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Day 4 look ahead: A mammoth target awaits India

Last updated on 09 Jun 2023 | 10:37 PM
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Day 4 look ahead: A mammoth target awaits India

India have lost 46, drawn 32, won 3, and tied one while chasing 300+ in Tests

Things were looking ominous for India at the start of Day Three. The wicket of KS Bharat in the second ball of the day made it look more treacherous. At that stage, India were tattering when they were 117 runs behind the follow-on mark with four wickets remaining.  

However, thanks to Ajinkya Rahane, Shardul Thakur, and some unforced errors by Australia, India saved the follow-on. Rahane and Shardul added 109 runs for the seventh wicket. Both batters registered valiant half-centuries. Rahane missed a century by 11 runs owing to a sensational catch by Cameron Green. Shardul, on the other hand, recorded his third successive 50+ score at The Oval. 

It was down to Australia's sloppy fielding and some schoolboy errors from their skipper as well that helped India pile on some vital runs. Shardul was dropped twice, once by Usman Khawaja (on 0) at third slip, and Green put down a sitter at gully (on 8). Pat Cummins overstepped again after having the better of Shardul (on 36).. Rahane also got a reprieve when he was batting on 72. 

Australia are ahead for sure. They are ahead by 296 runs. By the looks of it, Australia will try to bat in the first half of the first session with caution and attack after drinks. 

Even if Australia declare overnight, which is not the case, India will have to create history at The Oval. The highest-ever target chased at the venue was 263 by England in 1902. In this century, a team is yet to chase a 200+ target. However, last year (2022), overall, there have been four instances where 270+ was successfully hunted down. Of course, that was all because of Bazball. 

Assuming Australia bat till lunch or the first-hour post the first session, India will be staring at a target of 400+. 

What are the highest chases in England, and by India?

In England, a target of 300+ has been chased down six times. Four out of those six have been in this century. Australia against England at Leeds had gunned down 404 in 1948, the highest. In the rescheduled fifth Test of the Pataudi Trophy (2021), England hunted 378, that too with seven wickets in hand. 

India should aim to bowl out Australia for less than 200 and chase a target of around 370. In Tests, India have successfully chased a target of 300+ thrice, and the recent one came against Australia in Brisbane (328).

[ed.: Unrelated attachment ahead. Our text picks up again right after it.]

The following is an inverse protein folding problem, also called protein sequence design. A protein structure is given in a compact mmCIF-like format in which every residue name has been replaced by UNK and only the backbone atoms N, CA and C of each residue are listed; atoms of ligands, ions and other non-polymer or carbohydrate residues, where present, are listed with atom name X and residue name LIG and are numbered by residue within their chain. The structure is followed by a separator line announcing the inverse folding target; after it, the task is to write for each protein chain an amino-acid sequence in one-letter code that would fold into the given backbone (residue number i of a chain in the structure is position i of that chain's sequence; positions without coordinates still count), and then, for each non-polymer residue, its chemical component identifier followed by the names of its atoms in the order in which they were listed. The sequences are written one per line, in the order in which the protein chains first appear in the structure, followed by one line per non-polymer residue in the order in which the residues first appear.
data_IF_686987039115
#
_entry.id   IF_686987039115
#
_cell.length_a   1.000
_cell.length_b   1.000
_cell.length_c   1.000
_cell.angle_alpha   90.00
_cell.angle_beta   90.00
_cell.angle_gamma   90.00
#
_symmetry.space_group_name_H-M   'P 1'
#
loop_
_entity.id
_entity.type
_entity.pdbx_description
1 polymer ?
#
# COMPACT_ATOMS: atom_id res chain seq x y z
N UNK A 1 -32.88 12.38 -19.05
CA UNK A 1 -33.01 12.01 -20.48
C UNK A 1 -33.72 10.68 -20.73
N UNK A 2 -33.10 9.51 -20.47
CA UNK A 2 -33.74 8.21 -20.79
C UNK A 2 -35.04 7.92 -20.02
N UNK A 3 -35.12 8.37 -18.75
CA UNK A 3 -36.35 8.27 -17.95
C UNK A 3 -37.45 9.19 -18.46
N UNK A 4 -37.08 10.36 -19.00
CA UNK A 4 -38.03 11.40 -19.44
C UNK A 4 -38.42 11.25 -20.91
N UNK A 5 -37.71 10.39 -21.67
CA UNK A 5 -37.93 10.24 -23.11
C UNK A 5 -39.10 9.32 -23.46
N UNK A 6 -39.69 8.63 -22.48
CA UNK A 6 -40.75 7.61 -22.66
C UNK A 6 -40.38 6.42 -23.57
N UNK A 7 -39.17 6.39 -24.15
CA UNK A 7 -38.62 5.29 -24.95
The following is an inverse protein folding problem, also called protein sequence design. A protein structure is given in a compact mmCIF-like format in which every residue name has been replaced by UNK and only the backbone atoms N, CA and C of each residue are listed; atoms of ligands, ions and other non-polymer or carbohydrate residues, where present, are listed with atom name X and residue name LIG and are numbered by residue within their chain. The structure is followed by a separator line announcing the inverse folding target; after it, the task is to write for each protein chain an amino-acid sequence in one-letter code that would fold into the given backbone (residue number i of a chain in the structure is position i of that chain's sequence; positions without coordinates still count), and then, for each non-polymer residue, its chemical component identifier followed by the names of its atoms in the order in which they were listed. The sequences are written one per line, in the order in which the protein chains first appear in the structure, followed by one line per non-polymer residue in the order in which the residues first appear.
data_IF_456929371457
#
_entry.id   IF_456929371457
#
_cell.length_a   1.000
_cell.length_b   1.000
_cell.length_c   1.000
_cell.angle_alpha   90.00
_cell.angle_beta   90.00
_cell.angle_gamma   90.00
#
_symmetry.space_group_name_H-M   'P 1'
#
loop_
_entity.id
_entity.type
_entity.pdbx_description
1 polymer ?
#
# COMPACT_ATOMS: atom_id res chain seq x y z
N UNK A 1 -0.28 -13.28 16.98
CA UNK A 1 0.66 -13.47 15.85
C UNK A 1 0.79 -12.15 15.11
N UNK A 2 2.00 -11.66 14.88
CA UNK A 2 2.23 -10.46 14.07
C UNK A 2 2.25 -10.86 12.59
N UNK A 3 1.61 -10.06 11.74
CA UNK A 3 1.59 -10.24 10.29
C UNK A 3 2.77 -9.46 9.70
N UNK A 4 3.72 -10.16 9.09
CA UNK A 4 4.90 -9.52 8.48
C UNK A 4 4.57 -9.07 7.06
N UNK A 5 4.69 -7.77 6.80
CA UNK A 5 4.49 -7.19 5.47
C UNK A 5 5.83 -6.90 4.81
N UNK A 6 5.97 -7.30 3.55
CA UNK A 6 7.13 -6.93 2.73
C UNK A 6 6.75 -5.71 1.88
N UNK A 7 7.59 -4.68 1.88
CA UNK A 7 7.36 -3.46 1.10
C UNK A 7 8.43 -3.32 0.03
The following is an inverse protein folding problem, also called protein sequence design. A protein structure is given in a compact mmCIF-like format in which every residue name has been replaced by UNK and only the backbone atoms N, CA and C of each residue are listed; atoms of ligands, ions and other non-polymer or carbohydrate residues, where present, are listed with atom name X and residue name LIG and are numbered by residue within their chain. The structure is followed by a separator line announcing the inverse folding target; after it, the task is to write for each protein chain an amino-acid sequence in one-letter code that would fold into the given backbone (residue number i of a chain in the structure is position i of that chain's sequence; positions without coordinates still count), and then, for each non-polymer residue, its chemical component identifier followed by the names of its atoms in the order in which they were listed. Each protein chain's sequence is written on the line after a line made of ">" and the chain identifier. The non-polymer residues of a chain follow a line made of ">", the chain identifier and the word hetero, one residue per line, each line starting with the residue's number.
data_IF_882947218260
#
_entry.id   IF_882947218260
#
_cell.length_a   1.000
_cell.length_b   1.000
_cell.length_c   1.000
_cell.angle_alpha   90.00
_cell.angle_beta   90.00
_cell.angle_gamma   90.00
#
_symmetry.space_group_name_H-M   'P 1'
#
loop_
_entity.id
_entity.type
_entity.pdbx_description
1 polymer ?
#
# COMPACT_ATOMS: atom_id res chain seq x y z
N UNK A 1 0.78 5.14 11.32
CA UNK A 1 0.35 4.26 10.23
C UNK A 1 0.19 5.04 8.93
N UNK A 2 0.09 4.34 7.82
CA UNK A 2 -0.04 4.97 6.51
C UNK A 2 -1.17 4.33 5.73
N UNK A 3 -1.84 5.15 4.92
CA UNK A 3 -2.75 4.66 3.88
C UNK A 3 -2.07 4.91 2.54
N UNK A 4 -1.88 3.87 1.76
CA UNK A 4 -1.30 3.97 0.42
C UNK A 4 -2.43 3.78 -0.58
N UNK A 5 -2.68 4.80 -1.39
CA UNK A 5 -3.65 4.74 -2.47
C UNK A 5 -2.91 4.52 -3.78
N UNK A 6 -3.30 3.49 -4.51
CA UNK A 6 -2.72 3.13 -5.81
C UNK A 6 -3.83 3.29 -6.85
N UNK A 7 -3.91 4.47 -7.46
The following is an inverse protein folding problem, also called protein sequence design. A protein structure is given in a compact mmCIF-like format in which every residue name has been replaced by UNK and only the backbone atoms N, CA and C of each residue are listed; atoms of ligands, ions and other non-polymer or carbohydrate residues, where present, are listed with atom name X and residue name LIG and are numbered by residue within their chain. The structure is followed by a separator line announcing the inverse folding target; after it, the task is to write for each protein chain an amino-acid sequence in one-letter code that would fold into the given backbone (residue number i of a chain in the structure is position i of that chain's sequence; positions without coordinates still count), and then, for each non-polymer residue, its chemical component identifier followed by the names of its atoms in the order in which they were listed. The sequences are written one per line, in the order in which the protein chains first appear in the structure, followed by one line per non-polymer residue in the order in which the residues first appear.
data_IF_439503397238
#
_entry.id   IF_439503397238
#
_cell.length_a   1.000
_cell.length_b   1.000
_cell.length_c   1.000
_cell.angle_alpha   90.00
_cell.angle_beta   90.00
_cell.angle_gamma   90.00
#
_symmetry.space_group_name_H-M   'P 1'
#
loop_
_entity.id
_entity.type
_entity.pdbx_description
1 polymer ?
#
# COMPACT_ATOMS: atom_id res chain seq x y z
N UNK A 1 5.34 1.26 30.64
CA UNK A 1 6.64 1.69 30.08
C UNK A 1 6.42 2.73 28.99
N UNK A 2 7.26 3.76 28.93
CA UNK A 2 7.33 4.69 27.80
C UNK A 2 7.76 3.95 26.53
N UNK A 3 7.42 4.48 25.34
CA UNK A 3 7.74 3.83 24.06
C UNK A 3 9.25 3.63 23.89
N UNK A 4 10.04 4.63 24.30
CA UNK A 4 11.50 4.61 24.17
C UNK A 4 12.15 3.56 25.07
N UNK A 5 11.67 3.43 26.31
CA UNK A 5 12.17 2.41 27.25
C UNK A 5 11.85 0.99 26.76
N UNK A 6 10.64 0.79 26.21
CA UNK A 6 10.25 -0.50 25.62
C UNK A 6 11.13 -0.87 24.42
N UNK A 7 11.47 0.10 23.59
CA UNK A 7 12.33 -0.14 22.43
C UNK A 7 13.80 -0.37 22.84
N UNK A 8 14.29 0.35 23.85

For that to happen, Gill and Pujara have to play a similar role, and who can be India's Rishabh Pant this time? They have chased down 380+ targets twice, once against West Indies (403) in 1976 in Port of Spain and the other against England (387) in Chennai in 2008. For now, it is a far-fetched dream for India.

What's the most overs played to draw a match in England?

Winning this Test will be the miracle of this century. How about a draw? How many overs should India bat? What are the most overs played by a team to draw in England? 

The longest innings batted for a draw in England belongs to India. In 1979, they faced 150.5 overs at the same venue. In this century, England, in 2007 against India, batted 110 overs, again, at The Oval. 

Indian batters and Australian bowlers in the second innings

In Tests since 2021, only two Indian batters from the current squad have an average of 35+ in the second innings. Cheteshwar Pujara, in 19 innings, averages 49.4, and Rohit Sharma averages 41.8 in 13 innings. Pujara (50.1) and Rohit (51.3) average above 50 outside Asia during this period. 

In Pujara's case, his average is also good, and he bats long. In Tests since 2021, Pujara has a balls/dismissal ratio of 120.6 (overall). Among batters who have played 10+ innings, only Nkrumah Bonner (168.7) and Abdullah Shafique (160.8) have a higher ratio than Pujara. 

The biggest threat for India could be Scott Boland. In the second innings, he has 19 wickets at an average of 7.1 and a bowling strike rate of 23.1. In comparison, he averages 27.4 and has a wicket every 65 balls in the first innings. 

Nathan Lyon also has a stunning record in the second innings. He has picked up a wicket every 22.4 runs, 55.7 balls apart with corresponding numbers being 36.7 and 81.3 respectively in the first innings. Cummins has been equally good across both innings. 

Now it all comes up to the overhead conditions. Before this Test started, there was a high chance of rain on both the fourth and fifth day. However, it has changed for now. There is around a 9-10% chance of precipitation in London on Day Four, which means only a few interruptions and a possible full day of play. 

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